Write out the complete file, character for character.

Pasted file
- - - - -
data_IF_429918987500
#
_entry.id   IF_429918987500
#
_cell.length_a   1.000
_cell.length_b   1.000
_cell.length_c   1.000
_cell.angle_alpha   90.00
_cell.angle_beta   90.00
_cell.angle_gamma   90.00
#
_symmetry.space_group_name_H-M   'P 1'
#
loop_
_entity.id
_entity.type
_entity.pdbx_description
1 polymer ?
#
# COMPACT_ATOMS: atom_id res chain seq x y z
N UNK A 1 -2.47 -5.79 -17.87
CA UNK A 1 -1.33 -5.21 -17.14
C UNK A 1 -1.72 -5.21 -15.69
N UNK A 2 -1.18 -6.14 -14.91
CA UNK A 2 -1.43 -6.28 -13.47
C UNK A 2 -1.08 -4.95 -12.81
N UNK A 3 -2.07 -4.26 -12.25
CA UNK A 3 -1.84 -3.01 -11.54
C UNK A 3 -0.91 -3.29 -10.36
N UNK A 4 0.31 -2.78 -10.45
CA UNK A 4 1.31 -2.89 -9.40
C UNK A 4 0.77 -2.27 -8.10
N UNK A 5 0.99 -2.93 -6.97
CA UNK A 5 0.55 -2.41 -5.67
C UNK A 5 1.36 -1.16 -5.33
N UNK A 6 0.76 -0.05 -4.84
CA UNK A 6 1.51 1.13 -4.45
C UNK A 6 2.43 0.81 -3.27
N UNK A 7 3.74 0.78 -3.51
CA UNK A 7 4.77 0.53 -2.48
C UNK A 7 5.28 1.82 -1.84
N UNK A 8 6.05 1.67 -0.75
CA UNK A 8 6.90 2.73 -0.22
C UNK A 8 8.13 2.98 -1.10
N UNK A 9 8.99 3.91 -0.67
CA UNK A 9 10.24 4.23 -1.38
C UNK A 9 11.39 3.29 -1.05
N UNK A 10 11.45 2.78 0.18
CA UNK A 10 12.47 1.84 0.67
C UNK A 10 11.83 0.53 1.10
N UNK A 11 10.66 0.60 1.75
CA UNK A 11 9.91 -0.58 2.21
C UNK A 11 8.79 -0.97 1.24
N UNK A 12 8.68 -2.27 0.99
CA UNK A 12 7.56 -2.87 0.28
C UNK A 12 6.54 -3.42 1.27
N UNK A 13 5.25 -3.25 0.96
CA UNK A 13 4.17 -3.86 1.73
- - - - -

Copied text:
data_IF_429918987500
#
_entry.id   IF_429918987500
#
_cell.length_a   1.000
_cell.length_b   1.000
_cell.length_c   1.000
_cell.angle_alpha   90.00
_cell.angle_beta   90.00
_cell.angle_gamma   90.00
#
_symmetry.space_group_name_H-M   'P 1'
#
loop_
_entity.id
_entity.type
_entity.pdbx_description
1 polymer ?
#
# COMPACT_ATOMS: atom_id res chain seq x y z
N UNK A 1 -2.47 -5.79 -17.87
CA UNK A 1 -1.33 -5.21 -17.14
C UNK A 1 -1.72 -5.21 -15.69
N UNK A 2 -1.18 -6.14 -14.91
CA UNK A 2 -1.43 -6.28 -13.47
C UNK A 2 -1.08 -4.95 -12.81
N UNK A 3 -2.07 -4.26 -12.25
CA UNK A 3 -1.84 -3.01 -11.54
C UNK A 3 -0.91 -3.29 -10.36
N UNK A 4 0.31 -2.78 -10.45
CA UNK A 4 1.31 -2.89 -9.40
C UNK A 4 0.77 -2.27 -8.10
N UNK A 5 0.99 -2.93 -6.97
CA UNK A 5 0.55 -2.41 -5.67
C UNK A 5 1.36 -1.16 -5.33
N UNK A 6 0.76 -0.05 -4.84
CA UNK A 6 1.51 1.13 -4.45
C UNK A 6 2.43 0.81 -3.27
N UNK A 7 3.74 0.78 -3.51
CA UNK A 7 4.77 0.53 -2.48
C UNK A 7 5.28 1.82 -1.84
N UNK A 8 6.05 1.67 -0.75
CA UNK A 8 6.90 2.73 -0.22
C UNK A 8 8.13 2.98 -1.10
N UNK A 9 8.99 3.91 -0.67
CA UNK A 9 10.24 4.23 -1.38
C UNK A 9 11.39 3.29 -1.05
N UNK A 10 11.45 2.78 0.18
CA UNK A 10 12.47 1.84 0.67
C UNK A 10 11.83 0.53 1.10
N UNK A 11 10.66 0.60 1.75
CA UNK A 11 9.91 -0.58 2.21
C UNK A 11 8.79 -0.97 1.24
N UNK A 12 8.68 -2.27 0.99
CA UNK A 12 7.56 -2.87 0.28
C UNK A 12 6.54 -3.42 1.27
N UNK A 13 5.25 -3.25 0.96
CA UNK A 13 4.17 -3.86 1.73